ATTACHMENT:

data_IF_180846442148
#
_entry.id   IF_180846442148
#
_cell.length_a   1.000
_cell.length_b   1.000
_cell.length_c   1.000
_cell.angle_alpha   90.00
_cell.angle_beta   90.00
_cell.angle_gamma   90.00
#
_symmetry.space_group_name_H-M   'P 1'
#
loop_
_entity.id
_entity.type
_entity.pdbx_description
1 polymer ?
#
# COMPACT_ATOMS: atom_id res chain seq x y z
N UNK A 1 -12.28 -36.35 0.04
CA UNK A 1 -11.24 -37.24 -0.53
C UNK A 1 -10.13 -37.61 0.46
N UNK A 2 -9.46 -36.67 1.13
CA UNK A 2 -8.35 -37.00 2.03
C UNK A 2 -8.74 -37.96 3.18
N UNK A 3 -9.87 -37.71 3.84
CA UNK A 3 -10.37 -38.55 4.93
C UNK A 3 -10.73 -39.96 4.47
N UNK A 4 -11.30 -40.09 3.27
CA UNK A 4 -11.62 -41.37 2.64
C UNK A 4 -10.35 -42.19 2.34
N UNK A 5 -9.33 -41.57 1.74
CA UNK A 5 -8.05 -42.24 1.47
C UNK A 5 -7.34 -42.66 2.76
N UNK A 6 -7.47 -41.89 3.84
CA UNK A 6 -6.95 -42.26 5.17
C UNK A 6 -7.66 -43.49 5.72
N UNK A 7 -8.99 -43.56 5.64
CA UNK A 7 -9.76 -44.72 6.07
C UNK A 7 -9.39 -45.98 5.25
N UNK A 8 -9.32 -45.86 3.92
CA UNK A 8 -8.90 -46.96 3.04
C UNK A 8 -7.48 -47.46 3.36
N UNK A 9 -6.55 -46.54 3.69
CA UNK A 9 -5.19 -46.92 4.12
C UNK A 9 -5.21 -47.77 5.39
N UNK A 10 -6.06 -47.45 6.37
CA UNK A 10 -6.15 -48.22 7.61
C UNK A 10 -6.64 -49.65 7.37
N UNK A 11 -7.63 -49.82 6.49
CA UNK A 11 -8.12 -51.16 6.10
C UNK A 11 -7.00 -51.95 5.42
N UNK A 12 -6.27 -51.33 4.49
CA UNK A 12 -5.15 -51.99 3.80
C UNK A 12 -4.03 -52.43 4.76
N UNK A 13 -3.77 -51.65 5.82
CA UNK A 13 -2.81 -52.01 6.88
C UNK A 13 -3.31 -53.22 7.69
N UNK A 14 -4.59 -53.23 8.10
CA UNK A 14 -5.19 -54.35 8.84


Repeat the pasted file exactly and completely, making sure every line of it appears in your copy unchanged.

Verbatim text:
data_IF_180846442148
#
_entry.id   IF_180846442148
#
_cell.length_a   1.000
_cell.length_b   1.000
_cell.length_c   1.000
_cell.angle_alpha   90.00
_cell.angle_beta   90.00
_cell.angle_gamma   90.00
#
_symmetry.space_group_name_H-M   'P 1'
#
loop_
_entity.id
_entity.type
_entity.pdbx_description
1 polymer ?
#
# COMPACT_ATOMS: atom_id res chain seq x y z
N UNK A 1 -12.28 -36.35 0.04
CA UNK A 1 -11.24 -37.24 -0.53
C UNK A 1 -10.13 -37.61 0.46
N UNK A 2 -9.46 -36.67 1.13
CA UNK A 2 -8.35 -37.00 2.03
C UNK A 2 -8.74 -37.96 3.18
N UNK A 3 -9.87 -37.71 3.84
CA UNK A 3 -10.37 -38.55 4.93
C UNK A 3 -10.73 -39.96 4.47
N UNK A 4 -11.30 -40.09 3.27
CA UNK A 4 -11.62 -41.37 2.64
C UNK A 4 -10.35 -42.19 2.34
N UNK A 5 -9.33 -41.57 1.74
CA UNK A 5 -8.05 -42.24 1.47
C UNK A 5 -7.34 -42.66 2.76
N UNK A 6 -7.47 -41.89 3.84
CA UNK A 6 -6.95 -42.26 5.17
C UNK A 6 -7.66 -43.49 5.72
N UNK A 7 -8.99 -43.56 5.64
CA UNK A 7 -9.76 -44.72 6.07
C UNK A 7 -9.39 -45.98 5.25
N UNK A 8 -9.32 -45.86 3.92
CA UNK A 8 -8.90 -46.96 3.04
C UNK A 8 -7.48 -47.46 3.36
N UNK A 9 -6.55 -46.54 3.69
CA UNK A 9 -5.19 -46.92 4.12
C UNK A 9 -5.21 -47.77 5.39
N UNK A 10 -6.06 -47.45 6.37
CA UNK A 10 -6.15 -48.22 7.61
C UNK A 10 -6.64 -49.65 7.37
N UNK A 11 -7.63 -49.82 6.49
CA UNK A 11 -8.12 -51.16 6.10
C UNK A 11 -7.00 -51.95 5.42
N UNK A 12 -6.27 -51.33 4.49
CA UNK A 12 -5.15 -51.99 3.80
C UNK A 12 -4.03 -52.43 4.76
N UNK A 13 -3.77 -51.65 5.82
CA UNK A 13 -2.81 -52.01 6.88
C UNK A 13 -3.31 -53.22 7.69
N UNK A 14 -4.59 -53.23 8.10
CA UNK A 14 -5.19 -54.35 8.84